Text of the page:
Saturday, January 30, 2010

The Sword-Edged Blonde by Alex Bledsoe

Posted by Simcha 5:42 PM, under | 10 comments

Although The Sword-Edged Blonde was published in 2007, I never heard of this book, or it’s author, Alex Bledsoe, until recently- when I seem to be running into reviews of this book everywhere. And since every review I read was full of praise for this fantasy detective novel, I soon ordered myself a copy so that I could find out for myself what all the fuss is about.

Private Eye Eddie LaCrosse is on a case to find a missing princess, but along the way he is intercepted with a message from an old friend who urgently needs his assistance. And so Eddie changes course and heads to Arentia, the city that he once called home, and which he had fled from twenty years ago.

Once in Arentia, Eddie is quickly ushered to the palace where his childhood friend, King Phil, is devastated over the recent murder of his baby, and the fact that his beloved queen is the main suspect. But King Phil doesn't believe that his wife really committed this crime, despite the seemingly indisputable evidence, and so he hires Eddie to discover the truth about what happened the night of the murder.

Eddie immediately takes on the case, but first insists on meeting with the queen herself. Upon confronting Queen Rhiannon, Eddie is shocked to be faced with a woman who he had once known, and whom he had seen die. Eddie soon finds himself setting out to uncover the truth about Queen Rhiannon, and in the process is forced to confront his own painful past and those events that led him to flee his home and abandon his friends.

The Sword-Edged Blonde is an interesting mix of genres; a detective novel with elements of fantasy which takes place in an medieval type setting. The character's names and speech are modern, but the technology is old fashioned and Eddie fights with a sword rather then a gun.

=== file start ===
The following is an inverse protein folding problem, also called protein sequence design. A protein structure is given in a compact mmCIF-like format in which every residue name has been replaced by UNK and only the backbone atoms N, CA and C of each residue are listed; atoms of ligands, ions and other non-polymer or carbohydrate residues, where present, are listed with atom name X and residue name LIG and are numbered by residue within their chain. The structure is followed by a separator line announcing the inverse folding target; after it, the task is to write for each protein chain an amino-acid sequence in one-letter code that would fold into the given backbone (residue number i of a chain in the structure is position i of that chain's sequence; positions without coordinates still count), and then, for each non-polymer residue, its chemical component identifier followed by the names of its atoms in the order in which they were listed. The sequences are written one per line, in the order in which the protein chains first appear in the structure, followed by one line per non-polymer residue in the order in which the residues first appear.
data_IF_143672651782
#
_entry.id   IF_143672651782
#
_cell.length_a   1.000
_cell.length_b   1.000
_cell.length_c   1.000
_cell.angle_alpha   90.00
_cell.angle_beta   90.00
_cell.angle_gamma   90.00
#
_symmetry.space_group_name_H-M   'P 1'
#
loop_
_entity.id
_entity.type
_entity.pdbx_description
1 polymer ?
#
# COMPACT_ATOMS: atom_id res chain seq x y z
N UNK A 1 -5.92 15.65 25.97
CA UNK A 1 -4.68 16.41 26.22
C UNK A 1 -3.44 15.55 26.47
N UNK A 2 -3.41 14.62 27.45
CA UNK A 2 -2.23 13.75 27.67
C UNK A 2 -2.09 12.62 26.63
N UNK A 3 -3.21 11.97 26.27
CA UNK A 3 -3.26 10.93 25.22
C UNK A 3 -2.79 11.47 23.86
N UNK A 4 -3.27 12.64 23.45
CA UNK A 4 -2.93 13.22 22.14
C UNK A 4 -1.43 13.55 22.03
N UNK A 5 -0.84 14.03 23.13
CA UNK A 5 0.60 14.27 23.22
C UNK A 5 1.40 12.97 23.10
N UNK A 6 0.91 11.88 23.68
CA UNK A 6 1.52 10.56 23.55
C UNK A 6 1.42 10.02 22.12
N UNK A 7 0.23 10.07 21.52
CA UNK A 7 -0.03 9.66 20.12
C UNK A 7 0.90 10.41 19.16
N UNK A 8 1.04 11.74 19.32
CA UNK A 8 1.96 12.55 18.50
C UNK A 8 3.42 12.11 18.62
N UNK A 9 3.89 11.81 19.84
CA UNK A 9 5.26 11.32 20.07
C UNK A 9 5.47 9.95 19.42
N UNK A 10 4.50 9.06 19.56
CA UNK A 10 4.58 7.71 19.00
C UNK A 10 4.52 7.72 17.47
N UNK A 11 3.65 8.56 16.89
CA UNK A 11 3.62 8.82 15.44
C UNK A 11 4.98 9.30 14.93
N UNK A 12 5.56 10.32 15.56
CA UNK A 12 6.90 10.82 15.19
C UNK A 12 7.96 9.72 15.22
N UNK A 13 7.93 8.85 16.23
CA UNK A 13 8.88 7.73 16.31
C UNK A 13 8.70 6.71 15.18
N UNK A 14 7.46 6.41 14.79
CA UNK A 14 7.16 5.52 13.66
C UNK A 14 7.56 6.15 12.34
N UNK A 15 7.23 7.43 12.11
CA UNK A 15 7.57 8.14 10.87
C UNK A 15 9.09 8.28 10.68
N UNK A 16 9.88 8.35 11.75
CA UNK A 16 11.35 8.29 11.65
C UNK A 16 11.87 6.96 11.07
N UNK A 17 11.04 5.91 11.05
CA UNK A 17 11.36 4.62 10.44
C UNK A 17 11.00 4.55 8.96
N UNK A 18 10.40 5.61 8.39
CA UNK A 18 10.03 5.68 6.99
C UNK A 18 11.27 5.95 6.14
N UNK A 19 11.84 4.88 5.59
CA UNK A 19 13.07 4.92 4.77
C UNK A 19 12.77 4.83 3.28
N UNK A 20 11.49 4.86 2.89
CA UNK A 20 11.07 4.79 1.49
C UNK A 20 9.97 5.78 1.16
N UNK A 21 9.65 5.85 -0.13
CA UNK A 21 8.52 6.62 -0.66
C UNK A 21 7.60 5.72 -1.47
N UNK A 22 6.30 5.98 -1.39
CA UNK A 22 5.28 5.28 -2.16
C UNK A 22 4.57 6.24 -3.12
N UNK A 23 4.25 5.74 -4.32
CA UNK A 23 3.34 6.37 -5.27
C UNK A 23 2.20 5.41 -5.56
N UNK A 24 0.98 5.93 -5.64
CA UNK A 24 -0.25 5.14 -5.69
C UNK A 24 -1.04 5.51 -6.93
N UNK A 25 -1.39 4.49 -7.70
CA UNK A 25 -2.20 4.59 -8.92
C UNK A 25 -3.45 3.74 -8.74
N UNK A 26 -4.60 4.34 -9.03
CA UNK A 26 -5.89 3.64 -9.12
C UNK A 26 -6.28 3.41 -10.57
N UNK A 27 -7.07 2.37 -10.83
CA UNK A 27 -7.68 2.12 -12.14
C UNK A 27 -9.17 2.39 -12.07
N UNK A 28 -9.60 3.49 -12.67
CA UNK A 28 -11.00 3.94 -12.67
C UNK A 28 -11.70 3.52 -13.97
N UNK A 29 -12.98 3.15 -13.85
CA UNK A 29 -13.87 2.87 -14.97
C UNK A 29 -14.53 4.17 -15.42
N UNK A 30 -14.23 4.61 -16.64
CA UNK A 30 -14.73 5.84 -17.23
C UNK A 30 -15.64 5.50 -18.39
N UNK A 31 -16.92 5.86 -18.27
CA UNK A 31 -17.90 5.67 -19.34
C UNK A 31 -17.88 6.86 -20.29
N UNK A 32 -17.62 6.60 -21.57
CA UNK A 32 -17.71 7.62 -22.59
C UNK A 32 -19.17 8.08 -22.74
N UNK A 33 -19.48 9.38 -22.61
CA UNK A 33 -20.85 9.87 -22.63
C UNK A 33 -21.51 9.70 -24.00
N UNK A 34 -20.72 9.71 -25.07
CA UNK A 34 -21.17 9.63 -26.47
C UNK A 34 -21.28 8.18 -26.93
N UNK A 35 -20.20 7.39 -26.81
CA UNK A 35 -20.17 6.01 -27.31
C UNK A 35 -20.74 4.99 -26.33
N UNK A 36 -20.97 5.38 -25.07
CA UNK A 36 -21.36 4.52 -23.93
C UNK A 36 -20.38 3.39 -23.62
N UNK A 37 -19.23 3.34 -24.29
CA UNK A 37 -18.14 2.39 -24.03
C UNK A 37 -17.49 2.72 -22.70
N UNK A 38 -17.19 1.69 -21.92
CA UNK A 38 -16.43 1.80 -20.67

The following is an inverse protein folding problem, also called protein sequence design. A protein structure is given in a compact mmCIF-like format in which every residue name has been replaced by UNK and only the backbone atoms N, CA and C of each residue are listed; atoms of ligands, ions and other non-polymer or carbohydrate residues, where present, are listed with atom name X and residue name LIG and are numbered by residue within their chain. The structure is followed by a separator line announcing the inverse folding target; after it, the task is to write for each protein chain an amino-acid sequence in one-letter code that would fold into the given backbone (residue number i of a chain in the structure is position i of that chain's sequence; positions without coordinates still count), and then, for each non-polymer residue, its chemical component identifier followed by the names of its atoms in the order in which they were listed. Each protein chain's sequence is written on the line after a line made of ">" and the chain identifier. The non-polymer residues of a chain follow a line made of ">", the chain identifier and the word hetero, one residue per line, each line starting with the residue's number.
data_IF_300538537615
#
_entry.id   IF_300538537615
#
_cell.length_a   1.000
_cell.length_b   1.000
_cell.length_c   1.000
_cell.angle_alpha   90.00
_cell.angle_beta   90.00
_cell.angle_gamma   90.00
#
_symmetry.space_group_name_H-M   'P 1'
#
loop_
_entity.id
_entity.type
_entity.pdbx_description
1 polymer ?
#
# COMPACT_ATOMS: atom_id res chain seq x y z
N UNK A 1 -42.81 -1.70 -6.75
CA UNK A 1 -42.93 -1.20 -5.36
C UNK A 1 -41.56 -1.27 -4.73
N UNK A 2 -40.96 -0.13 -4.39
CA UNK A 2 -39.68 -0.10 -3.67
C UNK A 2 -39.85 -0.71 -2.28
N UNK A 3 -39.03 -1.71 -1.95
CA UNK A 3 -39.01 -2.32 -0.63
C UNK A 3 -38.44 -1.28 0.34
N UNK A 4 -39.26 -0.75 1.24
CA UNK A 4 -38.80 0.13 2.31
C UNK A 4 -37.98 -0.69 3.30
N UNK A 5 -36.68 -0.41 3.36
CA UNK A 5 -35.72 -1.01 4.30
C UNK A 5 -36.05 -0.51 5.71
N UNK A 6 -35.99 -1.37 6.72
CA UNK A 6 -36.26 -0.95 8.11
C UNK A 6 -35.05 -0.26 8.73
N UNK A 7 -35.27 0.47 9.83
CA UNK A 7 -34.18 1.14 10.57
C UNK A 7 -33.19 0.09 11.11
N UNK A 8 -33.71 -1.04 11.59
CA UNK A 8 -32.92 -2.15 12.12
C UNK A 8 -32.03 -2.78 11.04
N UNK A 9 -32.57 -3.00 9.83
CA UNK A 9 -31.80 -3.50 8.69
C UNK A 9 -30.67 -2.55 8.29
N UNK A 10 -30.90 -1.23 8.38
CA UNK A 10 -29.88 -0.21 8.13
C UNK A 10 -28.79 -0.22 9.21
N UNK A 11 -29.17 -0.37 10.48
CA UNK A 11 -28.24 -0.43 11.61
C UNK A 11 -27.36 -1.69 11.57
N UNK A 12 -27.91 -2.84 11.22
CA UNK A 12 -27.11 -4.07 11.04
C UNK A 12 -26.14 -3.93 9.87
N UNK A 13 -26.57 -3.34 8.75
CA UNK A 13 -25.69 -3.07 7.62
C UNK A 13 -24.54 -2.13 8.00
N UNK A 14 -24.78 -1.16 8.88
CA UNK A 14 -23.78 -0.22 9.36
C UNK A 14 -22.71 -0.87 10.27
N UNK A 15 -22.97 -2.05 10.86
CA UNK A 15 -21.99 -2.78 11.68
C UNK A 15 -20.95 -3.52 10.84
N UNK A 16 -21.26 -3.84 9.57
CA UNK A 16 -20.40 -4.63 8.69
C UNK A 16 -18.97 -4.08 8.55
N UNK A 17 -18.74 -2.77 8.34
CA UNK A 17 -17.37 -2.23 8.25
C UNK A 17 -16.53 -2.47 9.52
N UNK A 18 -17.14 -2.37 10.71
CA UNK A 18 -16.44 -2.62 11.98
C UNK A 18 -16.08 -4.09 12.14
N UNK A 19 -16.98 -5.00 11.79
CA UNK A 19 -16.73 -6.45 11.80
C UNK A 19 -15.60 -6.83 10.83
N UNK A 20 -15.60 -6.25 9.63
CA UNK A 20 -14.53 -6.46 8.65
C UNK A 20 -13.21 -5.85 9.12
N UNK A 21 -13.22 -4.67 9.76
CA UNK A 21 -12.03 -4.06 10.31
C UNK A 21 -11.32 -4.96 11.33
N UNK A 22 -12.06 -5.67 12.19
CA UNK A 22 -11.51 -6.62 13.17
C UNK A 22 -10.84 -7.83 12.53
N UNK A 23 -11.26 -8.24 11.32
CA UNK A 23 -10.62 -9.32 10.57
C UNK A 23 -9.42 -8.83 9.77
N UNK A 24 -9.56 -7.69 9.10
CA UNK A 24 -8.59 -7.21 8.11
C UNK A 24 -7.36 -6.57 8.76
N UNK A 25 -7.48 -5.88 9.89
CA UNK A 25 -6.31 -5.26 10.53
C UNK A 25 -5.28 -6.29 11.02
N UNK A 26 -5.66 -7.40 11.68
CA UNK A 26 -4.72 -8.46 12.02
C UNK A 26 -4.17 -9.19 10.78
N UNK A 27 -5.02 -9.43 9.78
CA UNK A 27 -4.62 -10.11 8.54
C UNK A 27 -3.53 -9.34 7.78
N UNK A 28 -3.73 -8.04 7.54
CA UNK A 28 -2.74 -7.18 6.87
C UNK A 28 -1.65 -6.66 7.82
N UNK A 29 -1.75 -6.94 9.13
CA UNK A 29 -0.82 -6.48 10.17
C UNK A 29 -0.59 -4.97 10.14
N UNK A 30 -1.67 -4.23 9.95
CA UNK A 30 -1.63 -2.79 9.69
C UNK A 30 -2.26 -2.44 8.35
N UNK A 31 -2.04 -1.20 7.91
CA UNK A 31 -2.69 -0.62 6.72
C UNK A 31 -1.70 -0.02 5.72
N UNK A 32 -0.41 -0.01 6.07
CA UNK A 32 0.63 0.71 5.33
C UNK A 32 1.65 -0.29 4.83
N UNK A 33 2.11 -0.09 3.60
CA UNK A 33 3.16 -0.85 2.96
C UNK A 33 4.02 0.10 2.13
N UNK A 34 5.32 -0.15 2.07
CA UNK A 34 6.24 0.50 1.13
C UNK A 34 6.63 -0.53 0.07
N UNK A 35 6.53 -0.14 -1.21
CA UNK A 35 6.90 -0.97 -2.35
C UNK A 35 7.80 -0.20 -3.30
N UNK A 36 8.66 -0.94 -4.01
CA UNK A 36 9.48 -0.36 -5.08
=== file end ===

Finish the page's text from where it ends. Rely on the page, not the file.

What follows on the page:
This was definitely a fun book to read, with plenty of action and adventure and lots of wonderful characters. I did find myself a bit thrown off by the modern names and language, which distracted me a little from the story, and some of the aspects of the mystery solving seemed pretty weak. I was also not particularly satisfied with the resolution to the mystery, which I felt was rather far-fetched and relied too much on the fantasy aspect of the book, which until then had been underplayed. The solution also revealed the participation of a character in a manner which I found wholly unbelievable, and which still bothers me when I think about it, days after finishing the book.

But these flaws didn't bother me enough to detract from my enjoyment of the story, particularly since I'm not much of a mystery reader anyways. I thoroughly enjoyed losing myself in the world of Eddie LaCrosse and I look forward to picking up the next book in the series, Burn Me Deadly.

Thursday, January 28, 2010

Children's Book Review: Carl's Snowy Afternoon

Posted by Simcha 6:47 AM, under | 3 comments

I've never written a review of a children's book before but since these are pretty much the only books I'm getting to read lately (due to my very demanding two year old), I figured I might as well start writing about some of them.


Whenever my in-law visit us from America, they bring with them suitcases full of children's books, helping us restock our bookshelves (well-loved books don't last long around here). On their recent visit their suitcases included a copy of
Carl's Snowy Afternoon, Alexandra Day's most recent Carl the dog book.

In
Carl's Snowy Afternoon, Carl and the little girl (whose name is Madeleine, though this is never mentioned in the book) are left at home with the babysitter while the mother and father go to a party by the frozen pond. As soon as the parents leave and the babysitter is ensconced in front of the TV, Carl assists Madeleine in donning her boots, coat, scarf and gloves, and they sneak out the door for some fun in the snow.